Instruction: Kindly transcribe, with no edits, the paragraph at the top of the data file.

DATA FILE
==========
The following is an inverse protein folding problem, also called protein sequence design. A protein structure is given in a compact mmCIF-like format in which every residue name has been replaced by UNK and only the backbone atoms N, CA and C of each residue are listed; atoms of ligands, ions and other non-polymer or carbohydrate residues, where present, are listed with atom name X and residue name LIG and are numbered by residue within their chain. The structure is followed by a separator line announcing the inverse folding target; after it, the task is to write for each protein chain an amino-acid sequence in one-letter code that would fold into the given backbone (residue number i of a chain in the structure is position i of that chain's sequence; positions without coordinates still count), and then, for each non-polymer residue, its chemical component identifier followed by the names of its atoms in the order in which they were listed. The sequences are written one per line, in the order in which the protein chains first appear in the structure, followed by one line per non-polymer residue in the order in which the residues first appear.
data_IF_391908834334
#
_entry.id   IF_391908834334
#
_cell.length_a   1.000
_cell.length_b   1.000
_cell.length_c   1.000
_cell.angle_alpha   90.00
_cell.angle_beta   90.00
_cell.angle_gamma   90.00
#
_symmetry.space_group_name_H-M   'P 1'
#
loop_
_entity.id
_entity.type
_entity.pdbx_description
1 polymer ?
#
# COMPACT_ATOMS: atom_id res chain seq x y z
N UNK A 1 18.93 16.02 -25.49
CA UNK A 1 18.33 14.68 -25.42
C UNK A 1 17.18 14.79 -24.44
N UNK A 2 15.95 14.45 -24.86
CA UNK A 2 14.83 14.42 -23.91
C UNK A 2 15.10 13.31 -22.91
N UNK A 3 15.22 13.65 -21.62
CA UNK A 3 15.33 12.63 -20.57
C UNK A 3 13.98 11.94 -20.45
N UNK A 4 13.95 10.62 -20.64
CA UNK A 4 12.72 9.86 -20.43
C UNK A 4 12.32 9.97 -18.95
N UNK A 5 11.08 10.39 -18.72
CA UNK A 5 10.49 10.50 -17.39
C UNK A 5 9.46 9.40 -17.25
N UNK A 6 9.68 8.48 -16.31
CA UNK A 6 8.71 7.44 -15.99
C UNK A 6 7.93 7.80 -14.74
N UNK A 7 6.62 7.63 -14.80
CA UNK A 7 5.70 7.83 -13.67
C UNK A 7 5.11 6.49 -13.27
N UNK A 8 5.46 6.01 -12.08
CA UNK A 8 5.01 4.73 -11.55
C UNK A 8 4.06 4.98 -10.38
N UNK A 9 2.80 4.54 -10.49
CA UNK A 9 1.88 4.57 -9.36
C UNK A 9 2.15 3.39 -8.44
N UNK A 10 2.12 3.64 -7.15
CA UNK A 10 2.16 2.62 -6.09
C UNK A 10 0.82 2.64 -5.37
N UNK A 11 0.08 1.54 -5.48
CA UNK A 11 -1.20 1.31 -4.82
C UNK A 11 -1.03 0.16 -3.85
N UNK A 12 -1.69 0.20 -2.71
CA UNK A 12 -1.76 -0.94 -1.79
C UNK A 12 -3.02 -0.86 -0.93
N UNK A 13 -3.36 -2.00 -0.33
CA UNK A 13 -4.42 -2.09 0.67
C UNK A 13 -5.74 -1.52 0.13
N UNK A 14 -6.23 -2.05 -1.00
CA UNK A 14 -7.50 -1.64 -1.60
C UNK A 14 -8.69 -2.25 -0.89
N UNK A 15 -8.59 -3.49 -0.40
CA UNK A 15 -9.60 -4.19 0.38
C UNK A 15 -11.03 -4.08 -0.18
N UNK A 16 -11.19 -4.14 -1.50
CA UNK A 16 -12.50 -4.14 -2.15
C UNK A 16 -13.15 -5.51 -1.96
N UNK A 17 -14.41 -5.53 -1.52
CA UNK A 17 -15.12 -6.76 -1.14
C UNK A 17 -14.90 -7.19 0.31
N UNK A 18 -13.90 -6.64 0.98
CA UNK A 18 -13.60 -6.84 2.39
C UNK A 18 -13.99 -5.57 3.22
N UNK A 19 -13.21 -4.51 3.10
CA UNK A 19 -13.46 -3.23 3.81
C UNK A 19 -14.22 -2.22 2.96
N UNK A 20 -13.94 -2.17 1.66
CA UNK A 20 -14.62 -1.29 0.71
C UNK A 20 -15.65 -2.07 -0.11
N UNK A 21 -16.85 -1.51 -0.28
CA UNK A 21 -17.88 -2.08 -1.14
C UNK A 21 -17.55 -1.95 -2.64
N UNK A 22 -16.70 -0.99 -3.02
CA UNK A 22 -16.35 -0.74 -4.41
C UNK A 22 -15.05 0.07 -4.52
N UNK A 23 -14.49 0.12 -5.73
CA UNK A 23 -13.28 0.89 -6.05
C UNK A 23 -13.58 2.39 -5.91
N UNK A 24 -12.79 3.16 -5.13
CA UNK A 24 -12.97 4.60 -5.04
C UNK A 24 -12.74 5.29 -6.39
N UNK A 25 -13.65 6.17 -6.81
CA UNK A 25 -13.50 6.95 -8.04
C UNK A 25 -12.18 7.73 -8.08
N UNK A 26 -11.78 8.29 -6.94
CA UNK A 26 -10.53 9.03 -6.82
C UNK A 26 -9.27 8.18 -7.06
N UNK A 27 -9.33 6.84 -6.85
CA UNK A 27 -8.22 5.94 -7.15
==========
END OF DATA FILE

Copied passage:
The following is an inverse protein folding problem, also called protein sequence design. A protein structure is given in a compact mmCIF-like format in which every residue name has been replaced by UNK and only the backbone atoms N, CA and C of each residue are listed; atoms of ligands, ions and other non-polymer or carbohydrate residues, where present, are listed with atom name X and residue name LIG and are numbered by residue within their chain. The structure is followed by a separator line announcing the inverse folding target; after it, the task is to write for each protein chain an amino-acid sequence in one-letter code that would fold into the given backbone (residue number i of a chain in the structure is position i of that chain's sequence; positions without coordinates still count), and then, for each non-polymer residue, its chemical component identifier followed by the names of its atoms in the order in which they were listed. The sequences are written one per line, in the order in which the protein chains first appear in the structure, followed by one line per non-polymer residue in the order in which the residues first appear.